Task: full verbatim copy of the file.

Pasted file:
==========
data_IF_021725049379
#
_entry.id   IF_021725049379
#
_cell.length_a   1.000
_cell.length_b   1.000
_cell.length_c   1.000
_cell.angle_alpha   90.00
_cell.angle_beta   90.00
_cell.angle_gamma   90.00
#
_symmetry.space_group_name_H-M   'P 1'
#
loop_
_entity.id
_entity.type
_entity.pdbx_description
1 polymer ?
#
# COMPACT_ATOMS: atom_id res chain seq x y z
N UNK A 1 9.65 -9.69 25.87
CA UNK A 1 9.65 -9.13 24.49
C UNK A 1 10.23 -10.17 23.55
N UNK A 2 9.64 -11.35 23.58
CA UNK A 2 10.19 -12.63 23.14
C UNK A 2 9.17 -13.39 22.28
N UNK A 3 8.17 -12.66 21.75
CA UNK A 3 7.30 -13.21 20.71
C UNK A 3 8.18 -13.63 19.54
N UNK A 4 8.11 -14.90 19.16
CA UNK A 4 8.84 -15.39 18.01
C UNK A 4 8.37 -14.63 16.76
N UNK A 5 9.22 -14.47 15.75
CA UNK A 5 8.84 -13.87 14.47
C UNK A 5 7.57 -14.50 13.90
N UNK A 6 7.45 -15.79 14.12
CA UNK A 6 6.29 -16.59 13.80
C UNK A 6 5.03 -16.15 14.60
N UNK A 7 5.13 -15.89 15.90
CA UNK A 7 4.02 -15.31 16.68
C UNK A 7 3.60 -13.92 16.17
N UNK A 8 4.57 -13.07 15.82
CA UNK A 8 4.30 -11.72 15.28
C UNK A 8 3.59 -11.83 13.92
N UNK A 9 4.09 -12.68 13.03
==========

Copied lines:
data_IF_021725049379
#
_entry.id   IF_021725049379
#
_cell.length_a   1.000
_cell.length_b   1.000
_cell.length_c   1.000
_cell.angle_alpha   90.00
_cell.angle_beta   90.00
_cell.angle_gamma   90.00
#
_symmetry.space_group_name_H-M   'P 1'
#
loop_
_entity.id
_entity.type
_entity.pdbx_description
1 polymer ?
#
# COMPACT_ATOMS: atom_id res chain seq x y z
N UNK A 1 9.65 -9.69 25.87
CA UNK A 1 9.65 -9.13 24.49
C UNK A 1 10.23 -10.17 23.55
N UNK A 2 9.64 -11.35 23.58
CA UNK A 2 10.19 -12.63 23.14
C UNK A 2 9.17 -13.39 22.28
N UNK A 3 8.17 -12.66 21.75
CA UNK A 3 7.30 -13.21 20.71
C UNK A 3 8.18 -13.63 19.54
N UNK A 4 8.11 -14.90 19.16
CA UNK A 4 8.84 -15.39 18.01
C UNK A 4 8.37 -14.63 16.76
N UNK A 5 9.22 -14.47 15.75
CA UNK A 5 8.84 -13.87 14.47
C UNK A 5 7.57 -14.50 13.90
N UNK A 6 7.45 -15.79 14.12
CA UNK A 6 6.29 -16.59 13.80
C UNK A 6 5.03 -16.15 14.60
N UNK A 7 5.13 -15.89 15.90
CA UNK A 7 4.02 -15.31 16.68
C UNK A 7 3.60 -13.92 16.17
N UNK A 8 4.57 -13.07 15.82
CA UNK A 8 4.30 -11.72 15.28
C UNK A 8 3.59 -11.83 13.92
N UNK A 9 4.09 -12.68 13.03